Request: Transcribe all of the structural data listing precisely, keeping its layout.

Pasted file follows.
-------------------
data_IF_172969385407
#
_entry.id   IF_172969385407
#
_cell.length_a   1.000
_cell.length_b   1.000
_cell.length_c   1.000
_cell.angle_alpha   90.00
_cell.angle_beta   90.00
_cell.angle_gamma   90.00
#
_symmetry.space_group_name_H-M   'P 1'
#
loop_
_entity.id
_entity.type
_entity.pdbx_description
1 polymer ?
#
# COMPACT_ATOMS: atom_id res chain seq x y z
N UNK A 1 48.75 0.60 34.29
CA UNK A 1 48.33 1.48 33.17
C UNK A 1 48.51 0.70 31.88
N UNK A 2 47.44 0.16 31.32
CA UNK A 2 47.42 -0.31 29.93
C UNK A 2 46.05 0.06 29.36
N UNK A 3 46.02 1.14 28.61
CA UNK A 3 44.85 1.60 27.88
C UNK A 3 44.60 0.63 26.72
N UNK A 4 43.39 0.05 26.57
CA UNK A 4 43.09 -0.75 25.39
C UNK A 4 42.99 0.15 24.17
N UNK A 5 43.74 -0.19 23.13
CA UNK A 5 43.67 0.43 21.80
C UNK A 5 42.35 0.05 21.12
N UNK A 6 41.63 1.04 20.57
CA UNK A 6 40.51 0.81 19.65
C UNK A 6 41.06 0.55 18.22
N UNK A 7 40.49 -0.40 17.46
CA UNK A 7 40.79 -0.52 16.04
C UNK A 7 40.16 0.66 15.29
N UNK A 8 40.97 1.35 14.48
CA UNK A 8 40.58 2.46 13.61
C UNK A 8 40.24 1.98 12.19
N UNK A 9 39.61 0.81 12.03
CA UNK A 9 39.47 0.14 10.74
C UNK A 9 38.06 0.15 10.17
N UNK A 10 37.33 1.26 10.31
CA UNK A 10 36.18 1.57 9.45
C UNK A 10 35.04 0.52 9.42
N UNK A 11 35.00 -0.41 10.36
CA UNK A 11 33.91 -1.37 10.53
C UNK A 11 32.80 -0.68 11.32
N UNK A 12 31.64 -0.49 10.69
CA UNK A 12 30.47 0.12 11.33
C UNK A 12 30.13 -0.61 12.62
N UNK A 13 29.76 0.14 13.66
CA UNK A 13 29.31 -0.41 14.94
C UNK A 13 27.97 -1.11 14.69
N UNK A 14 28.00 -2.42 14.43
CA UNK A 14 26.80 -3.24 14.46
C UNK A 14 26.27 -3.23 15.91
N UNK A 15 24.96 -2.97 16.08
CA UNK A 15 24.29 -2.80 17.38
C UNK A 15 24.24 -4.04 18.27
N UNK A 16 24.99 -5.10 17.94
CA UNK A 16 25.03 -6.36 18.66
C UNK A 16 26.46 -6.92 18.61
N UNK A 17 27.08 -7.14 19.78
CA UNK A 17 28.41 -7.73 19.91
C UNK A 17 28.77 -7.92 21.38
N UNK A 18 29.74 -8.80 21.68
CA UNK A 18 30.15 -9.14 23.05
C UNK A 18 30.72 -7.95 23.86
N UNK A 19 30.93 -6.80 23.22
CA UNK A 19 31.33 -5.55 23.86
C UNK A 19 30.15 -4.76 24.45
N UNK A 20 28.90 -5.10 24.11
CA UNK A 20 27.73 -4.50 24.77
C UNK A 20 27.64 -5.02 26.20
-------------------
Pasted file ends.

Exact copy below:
data_IF_172969385407
#
_entry.id   IF_172969385407
#
_cell.length_a   1.000
_cell.length_b   1.000
_cell.length_c   1.000
_cell.angle_alpha   90.00
_cell.angle_beta   90.00
_cell.angle_gamma   90.00
#
_symmetry.space_group_name_H-M   'P 1'
#
loop_
_entity.id
_entity.type
_entity.pdbx_description
1 polymer ?
#
# COMPACT_ATOMS: atom_id res chain seq x y z
N UNK A 1 48.75 0.60 34.29
CA UNK A 1 48.33 1.48 33.17
C UNK A 1 48.51 0.70 31.88
N UNK A 2 47.44 0.16 31.32
CA UNK A 2 47.42 -0.31 29.93
C UNK A 2 46.05 0.06 29.36
N UNK A 3 46.02 1.14 28.61
CA UNK A 3 44.85 1.60 27.88
C UNK A 3 44.60 0.63 26.72
N UNK A 4 43.39 0.05 26.57
CA UNK A 4 43.09 -0.75 25.39
C UNK A 4 42.99 0.15 24.17
N UNK A 5 43.74 -0.19 23.13
CA UNK A 5 43.67 0.43 21.80
C UNK A 5 42.35 0.05 21.12
N UNK A 6 41.63 1.04 20.57
CA UNK A 6 40.51 0.81 19.65
C UNK A 6 41.06 0.55 18.22
N UNK A 7 40.49 -0.40 17.46
CA UNK A 7 40.79 -0.52 16.04
C UNK A 7 40.16 0.66 15.29
N UNK A 8 40.97 1.35 14.48
CA UNK A 8 40.58 2.46 13.61
C UNK A 8 40.24 1.98 12.19
N UNK A 9 39.61 0.81 12.03
CA UNK A 9 39.47 0.14 10.74
C UNK A 9 38.06 0.15 10.17
N UNK A 10 37.33 1.26 10.31
CA UNK A 10 36.18 1.57 9.45
C UNK A 10 35.04 0.52 9.42
N UNK A 11 35.00 -0.41 10.36
CA UNK A 11 33.91 -1.37 10.53
C UNK A 11 32.80 -0.68 11.32
N UNK A 12 31.64 -0.49 10.69
CA UNK A 12 30.47 0.12 11.33
C UNK A 12 30.13 -0.61 12.62
N UNK A 13 29.76 0.14 13.66
CA UNK A 13 29.31 -0.41 14.94
C UNK A 13 27.97 -1.11 14.69
N UNK A 14 28.00 -2.42 14.43
CA UNK A 14 26.80 -3.24 14.46
C UNK A 14 26.27 -3.23 15.91
N UNK A 15 24.96 -2.97 16.08
CA UNK A 15 24.29 -2.80 17.38
C UNK A 15 24.24 -4.04 18.27
N UNK A 16 24.99 -5.10 17.94
CA UNK A 16 25.03 -6.36 18.66
C UNK A 16 26.46 -6.92 18.61
N UNK A 17 27.08 -7.14 19.78
CA UNK A 17 28.41 -7.73 19.91
C UNK A 17 28.77 -7.92 21.38
N UNK A 18 29.74 -8.80 21.68
CA UNK A 18 30.15 -9.14 23.05
C UNK A 18 30.72 -7.95 23.86
N UNK A 19 30.93 -6.80 23.22
CA UNK A 19 31.33 -5.55 23.86
C UNK A 19 30.15 -4.76 24.45
N UNK A 20 28.90 -5.10 24.11
CA UNK A 20 27.73 -4.50 24.77
C UNK A 20 27.64 -5.02 26.20